return this;
    }

    /**
     * Fails if the value being validated is equal to @param value.
     */
    notEquals: (value: string) => StringValidator = value => {
        this.rules = this.addRule({ type: "notEqual", value: value });
        return this;
    }

    /**
     * Fails if the string's length is less than @param min.
     */
    minLength: (min: number) => StringValidator = min => {
        this.rules = this.addRule({ type: "minLength", min: min });
        return this;
    }

    /**
     * Fails if the string's length is greater than @param max.
     */
    maxLength: (max: number) => StringValidator = max => {
        this.rules = this.addRule({ type: "maxLength", max: max });
        return this;
    }

    /**
     * Fails if the string is empty.
     */
    notEmpty: () => StringValidator = () => {
        // We don't need to use a specific rule for notEmpty here, we can just set a min length of 1!
        this.rules = this.addRule({ type: "minLength", min: 1 });
        return this;
    }

    /**
     * Fails if the string is not empty. NOTE that an empty string is _not_ the same as a null or undefined value.
     */
    empty: () => StringValidator = () => {
        // Again, we don't need a specific rule for empty, we just set a max length of 0
        this.rules = this.addRule({ type: "maxLength", max: 0 });
        return this;
    }

    /**
     * Checks an individual rule against the value being validated.
     */
    checkRule: (rule: StringRule, value: string) => Result<string> = (rule, value) => {
        throw new Error("Not yet implemented");
    }

    go: (value: unknown) => Result<string> = value => {
        throw new Error("Not yet implemented");
    }
}

With that small ruleset in place, we can set up a switch statement in the .checkRule function and return either an okay result if an individual rule passes, or an error result if it doesn't. Since we used a union type of several different interfaces for the StringRule, the TypeScript compiler will know when the rule has a .max, .min or .value property, complete with intellisense. Depending on your tsconfig.json settings, it will also complain if you forget to check each different case in a switch statement.

checkRule: (rule: StringRule, value: string) => Result<string> = (rule, value) => {
    const err = msg => ({ ok: false, message: msg });
    const ok = () => ({ ok: true, value: value });

    switch (rule.type) {
        case "equal": 
            return rule.value !== value 
                ? err(`Value was expected to be ${rule.value} but was ${value}.`) 
                : ok();

        case "notEqual":
            return rule.value === value 
                ? err(`Value must not be ${rule.value}.`) 
                : ok();

        case "minLength":
            return value.length < rule.min 
                ? err(`String length must be greater than or equal to ${rule.min} but was ${value.length}.`) 
                : ok();

        case "maxLength":
            return value.length > rule.max 
                ? err(`String length must be less than or equal to ${rule.max} but was ${value.length}.`) 
                : ok();
    } 
}

And finally, the last piece of the StringValidator is the .go function. It will loop through each rule and check it, and then short-circuit the loop to return an error result if any rule doesn't pass. If all rules pass, an okay result will be returned and the value will have passed all validation rules!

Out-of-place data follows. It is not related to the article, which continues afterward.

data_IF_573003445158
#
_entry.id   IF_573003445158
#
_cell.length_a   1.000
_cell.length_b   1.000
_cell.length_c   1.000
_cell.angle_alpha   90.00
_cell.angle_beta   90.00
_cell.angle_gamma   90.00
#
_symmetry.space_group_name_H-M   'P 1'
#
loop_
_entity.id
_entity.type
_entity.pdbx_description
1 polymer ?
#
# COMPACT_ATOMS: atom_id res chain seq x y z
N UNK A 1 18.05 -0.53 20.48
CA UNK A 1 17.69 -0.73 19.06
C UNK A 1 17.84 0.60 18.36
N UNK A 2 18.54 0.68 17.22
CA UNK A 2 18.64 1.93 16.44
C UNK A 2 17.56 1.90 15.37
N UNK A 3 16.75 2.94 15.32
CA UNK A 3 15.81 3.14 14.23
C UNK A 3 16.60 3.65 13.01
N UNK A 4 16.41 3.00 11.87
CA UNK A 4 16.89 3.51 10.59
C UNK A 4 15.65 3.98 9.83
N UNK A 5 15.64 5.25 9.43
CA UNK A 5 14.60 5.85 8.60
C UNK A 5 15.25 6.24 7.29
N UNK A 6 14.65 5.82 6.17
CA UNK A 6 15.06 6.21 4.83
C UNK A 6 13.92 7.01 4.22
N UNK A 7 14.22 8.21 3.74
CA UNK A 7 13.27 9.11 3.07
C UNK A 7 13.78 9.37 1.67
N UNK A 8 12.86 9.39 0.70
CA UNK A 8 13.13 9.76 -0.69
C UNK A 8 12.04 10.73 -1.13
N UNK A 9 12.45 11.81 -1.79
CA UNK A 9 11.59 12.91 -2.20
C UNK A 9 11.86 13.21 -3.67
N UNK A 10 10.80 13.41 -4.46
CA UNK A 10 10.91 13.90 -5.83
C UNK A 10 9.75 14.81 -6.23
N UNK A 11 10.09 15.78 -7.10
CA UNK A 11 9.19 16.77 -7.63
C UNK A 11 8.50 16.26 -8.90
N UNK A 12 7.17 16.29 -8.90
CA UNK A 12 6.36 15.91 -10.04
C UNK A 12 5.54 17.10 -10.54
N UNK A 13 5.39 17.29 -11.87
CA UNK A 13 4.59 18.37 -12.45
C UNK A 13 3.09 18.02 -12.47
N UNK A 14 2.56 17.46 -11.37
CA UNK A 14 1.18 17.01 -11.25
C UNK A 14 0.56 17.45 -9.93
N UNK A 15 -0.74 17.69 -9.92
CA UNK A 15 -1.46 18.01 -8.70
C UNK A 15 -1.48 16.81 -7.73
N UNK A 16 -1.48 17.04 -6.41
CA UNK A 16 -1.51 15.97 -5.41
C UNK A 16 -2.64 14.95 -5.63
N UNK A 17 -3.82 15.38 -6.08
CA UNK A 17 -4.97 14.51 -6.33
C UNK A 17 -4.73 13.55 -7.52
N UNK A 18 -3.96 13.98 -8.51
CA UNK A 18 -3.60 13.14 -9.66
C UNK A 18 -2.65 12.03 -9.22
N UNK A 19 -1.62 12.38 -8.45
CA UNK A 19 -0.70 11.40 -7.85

Remember, also, that the value received by the .go function is unknown, so we have to test if it's a string before we can check each rule.

go: (value: unknown) => Result<string> = value => {
    // Since the value is unknown, we must check that the type is string before validating each rule
    if (value === null) {
        return {
            ok: false,
            message: "StringValidator expected a string but received null."
        }       
    } else if (value === undefined) {
        return { 
            ok: false,
            message: "StringValidator expected a string but received undefined."
        }
    } else if (typeof value !== "string") {
        return {
            ok: false,
            message: `StringValidator expected a string but received ${typeof value}.`
        }
    }

    // TypeScript compiler now knows that value is a string
    // Iterate over all rules and short-circuit to return an error if any rule fails
    for (let rule of this.rules) {
        const result = this.checkRule(rule, value);

        if (result.ok === false) {
            return result;
        }       
    }

    // If none of the rules in the loop had an error, the value passed validation!
    return {
        ok: true,
        value: value
    }
}

And that's the string validator! Since each rule will return itself we can easily set up a chain of multiple rules and, when finished, call validator.go(value) to test the value against them.

Remember that code snippet above, the one with all of the if blocks checking if the string is a string, not empty, has a max length of 20, and is not equal to "bar"? Here's how that's implemented with the StringValidator:

const validator = new StringValidator().notEmpty().maxLength(20).notEqual("foo");
const go = (value: string) => {
    const result = validator.go(value);

    if (result.error) {
        console.error(result.message);
    } else {
        console.log(`String value is valid: ${result.value}.`);
    }
}

go("foo"); // String value is valid: foo.
go("bar"); // Value must not be bar.
go("something longer than 20"); // String length must be less than or equal to 20 but was 24.

Now that's a nice improvement from the if blocks above, although, again, there's nothing wrong with using some simple checks for validation if it fits the bill. In my case, the APIs I build deal with lots and lots of objects, and different versions of those objects when things inevitably change. These utility validation classes save a ton of time and are, as we can see above, pretty simple to build.